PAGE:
Fort Smith officials seek funding for downtown ‘truck and traffic’ study

by Aric Mitchell (amitchell@talkbusiness.net) 290 views 

Members of the Central Business Improvement District (CBID) on Tuesday (May 15) discussed a planned $160,000 truck and traffic study for downtown Fort Smith. This time, the emphasis was on a more all-encompassing objective in relation to large truck traffic, which has frequently been a frustration for the downtown development group.

CBID commissioner Rodney Ghan of R.H. Ghan & Cooper Commercial Properties said it was “important to know this is not just about trucks. It’s about a whole bunch of things — walkability, car traffic. I don’t want us to think we’re picking on the trucks.”

Ghan continued: “We’re trying to identify our needs as a downtown for good traffic flow. That’s all we’re trying to do. Now the trucks are a part of that, but not all of that. It’s not all trucks. It’s the traffic as a whole. How do we redirect it for the future of downtown?”

Commissioner Sam T. Sicard, president and CEO of First National Bank of Fort Smith, said his concerns went beyond truck traffic to speeding.

“It’s not specific to trucks. I’ve had several of our employees hit over the years, and frankly, it’s not been by a big truck. Thank God. It’s been by people speeding and running through red lights; turning and not looking. It’s a lot bigger issue.”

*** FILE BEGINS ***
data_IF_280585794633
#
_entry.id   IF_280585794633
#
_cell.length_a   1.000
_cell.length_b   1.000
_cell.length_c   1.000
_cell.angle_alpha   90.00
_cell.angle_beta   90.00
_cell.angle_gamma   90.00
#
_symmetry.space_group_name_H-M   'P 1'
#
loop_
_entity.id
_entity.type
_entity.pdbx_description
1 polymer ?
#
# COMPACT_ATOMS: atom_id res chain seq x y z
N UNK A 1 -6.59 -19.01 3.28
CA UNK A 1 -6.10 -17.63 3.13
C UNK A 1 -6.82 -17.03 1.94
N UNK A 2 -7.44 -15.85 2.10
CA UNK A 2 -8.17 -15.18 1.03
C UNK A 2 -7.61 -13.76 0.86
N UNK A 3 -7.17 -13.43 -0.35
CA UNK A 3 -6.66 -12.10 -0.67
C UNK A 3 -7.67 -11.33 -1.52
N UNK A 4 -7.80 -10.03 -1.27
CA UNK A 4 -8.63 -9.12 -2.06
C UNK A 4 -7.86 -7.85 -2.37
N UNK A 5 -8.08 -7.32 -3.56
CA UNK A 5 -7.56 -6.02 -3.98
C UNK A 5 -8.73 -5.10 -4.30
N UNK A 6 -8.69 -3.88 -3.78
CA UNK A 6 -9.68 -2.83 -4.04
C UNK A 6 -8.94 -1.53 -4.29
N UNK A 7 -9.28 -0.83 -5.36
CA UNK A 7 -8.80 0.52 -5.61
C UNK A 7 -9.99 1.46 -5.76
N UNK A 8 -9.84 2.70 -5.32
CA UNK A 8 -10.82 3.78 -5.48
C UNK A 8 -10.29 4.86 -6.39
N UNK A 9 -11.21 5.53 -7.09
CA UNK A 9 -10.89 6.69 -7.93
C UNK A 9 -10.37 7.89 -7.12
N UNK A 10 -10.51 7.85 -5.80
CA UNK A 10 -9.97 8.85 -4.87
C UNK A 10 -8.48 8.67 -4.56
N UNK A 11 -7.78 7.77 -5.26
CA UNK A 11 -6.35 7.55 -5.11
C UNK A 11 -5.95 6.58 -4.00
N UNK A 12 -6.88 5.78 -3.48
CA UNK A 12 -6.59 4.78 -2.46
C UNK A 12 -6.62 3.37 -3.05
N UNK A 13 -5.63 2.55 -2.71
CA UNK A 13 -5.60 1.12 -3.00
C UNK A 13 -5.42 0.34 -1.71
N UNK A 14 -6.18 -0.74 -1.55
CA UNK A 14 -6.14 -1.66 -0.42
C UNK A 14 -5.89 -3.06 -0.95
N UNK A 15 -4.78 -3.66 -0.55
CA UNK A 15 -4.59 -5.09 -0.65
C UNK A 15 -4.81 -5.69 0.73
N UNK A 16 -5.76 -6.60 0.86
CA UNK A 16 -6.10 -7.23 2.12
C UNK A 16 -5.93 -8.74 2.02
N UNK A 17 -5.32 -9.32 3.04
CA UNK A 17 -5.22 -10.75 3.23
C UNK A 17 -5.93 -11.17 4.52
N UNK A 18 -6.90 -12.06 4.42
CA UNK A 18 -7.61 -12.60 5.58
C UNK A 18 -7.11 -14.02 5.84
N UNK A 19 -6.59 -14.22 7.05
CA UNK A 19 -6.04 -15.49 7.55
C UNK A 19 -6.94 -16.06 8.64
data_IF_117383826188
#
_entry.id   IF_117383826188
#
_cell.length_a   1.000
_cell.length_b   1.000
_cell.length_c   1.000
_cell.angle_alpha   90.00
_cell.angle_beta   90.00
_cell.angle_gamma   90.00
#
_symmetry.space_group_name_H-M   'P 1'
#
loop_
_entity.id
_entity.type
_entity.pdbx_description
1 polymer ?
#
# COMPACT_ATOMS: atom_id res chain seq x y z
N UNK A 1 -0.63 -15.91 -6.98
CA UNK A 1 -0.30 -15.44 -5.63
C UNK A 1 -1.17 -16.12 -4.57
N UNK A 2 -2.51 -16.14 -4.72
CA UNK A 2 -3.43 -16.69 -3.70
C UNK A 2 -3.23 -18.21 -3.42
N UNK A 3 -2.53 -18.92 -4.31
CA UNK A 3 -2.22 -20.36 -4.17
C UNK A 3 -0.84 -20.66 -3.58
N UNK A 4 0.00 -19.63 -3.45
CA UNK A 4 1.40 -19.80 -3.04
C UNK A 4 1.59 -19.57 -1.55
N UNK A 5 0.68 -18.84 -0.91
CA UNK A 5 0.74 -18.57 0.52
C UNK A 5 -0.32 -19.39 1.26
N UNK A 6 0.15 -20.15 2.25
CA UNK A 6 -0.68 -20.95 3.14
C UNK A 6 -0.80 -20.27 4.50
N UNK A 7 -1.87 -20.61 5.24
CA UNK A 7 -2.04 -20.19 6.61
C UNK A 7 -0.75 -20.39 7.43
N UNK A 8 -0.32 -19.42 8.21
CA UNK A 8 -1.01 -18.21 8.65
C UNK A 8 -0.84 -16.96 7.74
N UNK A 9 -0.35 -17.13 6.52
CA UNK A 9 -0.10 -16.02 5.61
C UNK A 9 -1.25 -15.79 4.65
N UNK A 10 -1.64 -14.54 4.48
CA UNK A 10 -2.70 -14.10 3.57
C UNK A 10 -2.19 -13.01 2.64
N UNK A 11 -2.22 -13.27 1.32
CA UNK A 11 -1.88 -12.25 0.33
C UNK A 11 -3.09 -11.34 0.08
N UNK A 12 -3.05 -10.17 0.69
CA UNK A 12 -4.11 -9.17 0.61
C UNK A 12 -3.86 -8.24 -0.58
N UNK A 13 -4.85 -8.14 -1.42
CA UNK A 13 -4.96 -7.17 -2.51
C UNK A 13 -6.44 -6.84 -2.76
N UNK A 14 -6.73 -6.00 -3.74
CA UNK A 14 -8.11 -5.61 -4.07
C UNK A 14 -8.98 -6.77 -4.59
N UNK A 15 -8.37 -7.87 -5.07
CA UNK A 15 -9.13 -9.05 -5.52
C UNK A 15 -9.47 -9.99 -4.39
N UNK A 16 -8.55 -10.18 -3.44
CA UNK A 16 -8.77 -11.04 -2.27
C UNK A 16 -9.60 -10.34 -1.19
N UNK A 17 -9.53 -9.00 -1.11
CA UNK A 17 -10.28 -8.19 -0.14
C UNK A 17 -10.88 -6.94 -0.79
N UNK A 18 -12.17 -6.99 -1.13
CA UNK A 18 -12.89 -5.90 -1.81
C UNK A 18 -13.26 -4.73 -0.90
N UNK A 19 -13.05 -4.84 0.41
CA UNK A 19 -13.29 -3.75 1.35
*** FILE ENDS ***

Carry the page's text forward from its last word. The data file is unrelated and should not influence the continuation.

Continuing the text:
Ghan and commissioner Bill Hanna of Hanna Oil & Gas have served on the selection team for finding a contractor to conduct the truck and traffic study along with Fort Smith City Administrator Carl Geffken, Deputy City Administrator Jeff Dingman, and Engineering Director Stan Snodgrass. The city will fund the study, and it already has $100,000 set aside in the budget to do so. Geffken told Talk Business & Politics he is reaching out to the private sector for the remainder, but there hasn’t yet been an agreement.

According to Reese Brewer, director of the Frontier Metropolitan Planning Organization — facilitators of the study and public meetings to come — the study could be finished in six months once the funding issue is resolved.

“It’s pretty quick-moving. Most larger freight mobility studies tend to take up to two years, but the contractor will only be doing the data collection piece, so it should go relatively quickly. It’s the analysis and the alternative development scenarios that take a little more time, and then you need to reach out to the public and get their input as well.”

While a contract is not in place, the city received a proposal from Little Rock-based Halff Associates. Halff hopes to have the study completed by December. Brewer said Halff will look at previous plans, including the 64.6/Gateway Planning study finalized in 2017.

“They will also work with the various stakeholders, including 64.6, the city, ArDOT (the Arkansas Department of Transportation), and individuals with an interest in that area as well as connectivity for pedestrians and bicyclists.”

Possible solutions could include increased or adjusted traffic signalization, alternative routes, or a “short, medium, and long-term phased-in” approach.

“There probably won’t be an entire solution that satisfies everyone, but there will likely be compromises along the way,” Brewer said.

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